Modeling very large array phase data by the Box-Jenkins method


  • John P. Basart,

  • Yi Zheng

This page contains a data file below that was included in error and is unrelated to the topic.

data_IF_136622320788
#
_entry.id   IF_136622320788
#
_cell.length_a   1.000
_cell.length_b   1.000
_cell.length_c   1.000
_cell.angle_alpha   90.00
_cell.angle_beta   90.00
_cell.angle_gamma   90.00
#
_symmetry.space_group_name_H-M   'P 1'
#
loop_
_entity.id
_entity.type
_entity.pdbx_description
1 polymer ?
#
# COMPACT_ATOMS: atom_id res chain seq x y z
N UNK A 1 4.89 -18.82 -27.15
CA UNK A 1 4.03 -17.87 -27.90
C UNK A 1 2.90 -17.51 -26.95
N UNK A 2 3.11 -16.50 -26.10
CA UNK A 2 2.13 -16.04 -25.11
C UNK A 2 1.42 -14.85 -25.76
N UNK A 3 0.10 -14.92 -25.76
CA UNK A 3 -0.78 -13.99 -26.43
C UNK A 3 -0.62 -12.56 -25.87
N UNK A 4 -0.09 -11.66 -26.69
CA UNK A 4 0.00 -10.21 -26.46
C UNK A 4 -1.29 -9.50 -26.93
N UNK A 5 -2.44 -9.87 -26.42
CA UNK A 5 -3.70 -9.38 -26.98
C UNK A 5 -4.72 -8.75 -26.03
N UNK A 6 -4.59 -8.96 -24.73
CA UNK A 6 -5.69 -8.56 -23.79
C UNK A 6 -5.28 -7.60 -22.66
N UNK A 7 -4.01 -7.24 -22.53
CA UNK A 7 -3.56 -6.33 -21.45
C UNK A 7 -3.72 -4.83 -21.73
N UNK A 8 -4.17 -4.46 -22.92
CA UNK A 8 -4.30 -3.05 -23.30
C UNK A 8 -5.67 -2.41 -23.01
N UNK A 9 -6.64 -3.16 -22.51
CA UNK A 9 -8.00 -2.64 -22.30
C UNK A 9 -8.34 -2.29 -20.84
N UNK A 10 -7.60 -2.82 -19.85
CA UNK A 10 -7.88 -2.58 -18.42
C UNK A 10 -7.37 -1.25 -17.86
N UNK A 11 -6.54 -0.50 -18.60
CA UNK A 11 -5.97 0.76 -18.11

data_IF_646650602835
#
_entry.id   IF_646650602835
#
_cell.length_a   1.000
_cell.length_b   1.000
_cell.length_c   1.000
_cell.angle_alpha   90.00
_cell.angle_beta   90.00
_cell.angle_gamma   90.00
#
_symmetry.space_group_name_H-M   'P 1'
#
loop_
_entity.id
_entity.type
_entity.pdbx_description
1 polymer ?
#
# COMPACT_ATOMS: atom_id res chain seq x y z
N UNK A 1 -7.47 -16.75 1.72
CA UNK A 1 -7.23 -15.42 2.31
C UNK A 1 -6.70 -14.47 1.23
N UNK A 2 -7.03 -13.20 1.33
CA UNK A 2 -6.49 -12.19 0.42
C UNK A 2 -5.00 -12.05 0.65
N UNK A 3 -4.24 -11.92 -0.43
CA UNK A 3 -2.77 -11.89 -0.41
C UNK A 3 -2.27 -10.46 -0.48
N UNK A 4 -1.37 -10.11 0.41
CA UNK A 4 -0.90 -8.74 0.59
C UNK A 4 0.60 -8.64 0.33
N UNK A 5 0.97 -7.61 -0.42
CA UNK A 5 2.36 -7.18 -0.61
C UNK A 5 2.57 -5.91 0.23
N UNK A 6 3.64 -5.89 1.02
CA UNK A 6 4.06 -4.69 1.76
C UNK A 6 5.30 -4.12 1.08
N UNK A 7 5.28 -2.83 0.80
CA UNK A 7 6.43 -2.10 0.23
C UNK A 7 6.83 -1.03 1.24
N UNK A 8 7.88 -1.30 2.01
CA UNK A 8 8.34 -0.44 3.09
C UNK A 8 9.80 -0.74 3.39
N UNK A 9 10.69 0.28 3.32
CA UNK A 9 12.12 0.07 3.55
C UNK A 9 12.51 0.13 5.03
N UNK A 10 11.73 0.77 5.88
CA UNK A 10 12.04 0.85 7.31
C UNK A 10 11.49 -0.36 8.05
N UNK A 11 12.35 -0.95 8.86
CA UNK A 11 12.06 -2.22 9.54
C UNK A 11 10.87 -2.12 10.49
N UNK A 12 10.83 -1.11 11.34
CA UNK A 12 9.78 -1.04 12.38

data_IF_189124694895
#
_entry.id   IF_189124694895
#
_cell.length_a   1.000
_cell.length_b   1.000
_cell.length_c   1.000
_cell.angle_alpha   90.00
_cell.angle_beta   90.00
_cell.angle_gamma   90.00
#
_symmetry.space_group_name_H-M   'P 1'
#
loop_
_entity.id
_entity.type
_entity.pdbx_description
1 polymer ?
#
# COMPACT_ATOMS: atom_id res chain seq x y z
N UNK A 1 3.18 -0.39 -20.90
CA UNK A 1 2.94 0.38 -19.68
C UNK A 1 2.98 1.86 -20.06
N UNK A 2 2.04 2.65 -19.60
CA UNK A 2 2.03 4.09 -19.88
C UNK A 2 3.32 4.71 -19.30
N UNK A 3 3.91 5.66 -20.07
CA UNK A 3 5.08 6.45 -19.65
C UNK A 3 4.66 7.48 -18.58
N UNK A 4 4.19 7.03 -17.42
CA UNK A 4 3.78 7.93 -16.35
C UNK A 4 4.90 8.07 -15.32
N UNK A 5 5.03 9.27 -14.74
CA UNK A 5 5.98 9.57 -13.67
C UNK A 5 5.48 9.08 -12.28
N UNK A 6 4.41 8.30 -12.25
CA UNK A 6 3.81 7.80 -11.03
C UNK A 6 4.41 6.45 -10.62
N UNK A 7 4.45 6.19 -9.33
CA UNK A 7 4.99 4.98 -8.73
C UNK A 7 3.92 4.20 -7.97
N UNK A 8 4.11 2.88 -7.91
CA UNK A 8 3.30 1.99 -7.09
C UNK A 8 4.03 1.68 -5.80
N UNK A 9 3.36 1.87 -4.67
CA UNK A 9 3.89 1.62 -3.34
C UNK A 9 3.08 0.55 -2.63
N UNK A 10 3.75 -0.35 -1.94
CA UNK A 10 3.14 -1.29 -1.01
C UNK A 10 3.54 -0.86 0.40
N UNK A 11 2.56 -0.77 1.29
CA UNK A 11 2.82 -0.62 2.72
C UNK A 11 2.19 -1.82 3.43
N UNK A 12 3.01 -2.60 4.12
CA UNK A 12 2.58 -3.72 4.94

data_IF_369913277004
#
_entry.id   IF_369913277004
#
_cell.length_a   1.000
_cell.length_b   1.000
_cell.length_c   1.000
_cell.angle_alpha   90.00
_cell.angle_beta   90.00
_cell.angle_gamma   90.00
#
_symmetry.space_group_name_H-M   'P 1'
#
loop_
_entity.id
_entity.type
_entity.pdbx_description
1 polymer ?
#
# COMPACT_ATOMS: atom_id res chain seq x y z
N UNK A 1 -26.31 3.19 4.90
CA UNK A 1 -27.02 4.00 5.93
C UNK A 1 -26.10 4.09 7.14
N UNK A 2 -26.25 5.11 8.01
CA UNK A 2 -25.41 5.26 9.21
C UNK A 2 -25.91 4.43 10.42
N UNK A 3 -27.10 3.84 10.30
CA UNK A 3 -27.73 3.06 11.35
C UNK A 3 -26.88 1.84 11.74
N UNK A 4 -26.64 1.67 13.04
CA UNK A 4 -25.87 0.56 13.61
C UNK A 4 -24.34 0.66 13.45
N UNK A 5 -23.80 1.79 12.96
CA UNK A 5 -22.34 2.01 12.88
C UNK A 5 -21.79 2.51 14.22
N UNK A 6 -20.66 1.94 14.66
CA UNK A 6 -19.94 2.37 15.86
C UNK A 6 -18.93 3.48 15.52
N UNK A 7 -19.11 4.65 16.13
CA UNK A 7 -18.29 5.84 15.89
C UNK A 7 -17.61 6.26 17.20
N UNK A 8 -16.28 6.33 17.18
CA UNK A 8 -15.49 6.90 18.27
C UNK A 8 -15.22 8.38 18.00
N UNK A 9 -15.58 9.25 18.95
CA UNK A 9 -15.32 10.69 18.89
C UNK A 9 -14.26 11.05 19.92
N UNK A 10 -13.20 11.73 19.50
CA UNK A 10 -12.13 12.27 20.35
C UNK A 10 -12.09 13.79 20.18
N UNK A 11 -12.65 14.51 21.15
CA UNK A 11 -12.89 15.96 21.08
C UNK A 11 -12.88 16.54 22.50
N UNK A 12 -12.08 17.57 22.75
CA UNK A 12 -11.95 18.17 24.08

The quality of radio astronomical images made with an antenna array depends upon atmospheric behavior. As baselines and frequencies increase, phase variations become increasingly erratic. The phase fluctuations are time dependent and we found them to be correlated in time order in each baseline. We can represent these correlations by stochastic models. Models obtained by the Box-Jenkins method are referred to as autoregressive integrated moving average processes (ARIMA). ARIMA models of VLA phase provide good short-term predictions that may be useful for improving present calibration techniques. ARIMA models of VLA phase are data dependent and can be used in a variety of situations. A technique that works in all cases can be programmed into a software package such that modeling can be accomplished with no operator interactions. Another important application of ARIMA models involves the use of Kalman filtering to reduce the atmospheric effects when self-calibration does not work well. The performance of the Kalman filter critically depends upon the models of the processes. An ARIMA model of the phase fluctuation can be represented in a state space form as noise in the Kalman filter equations.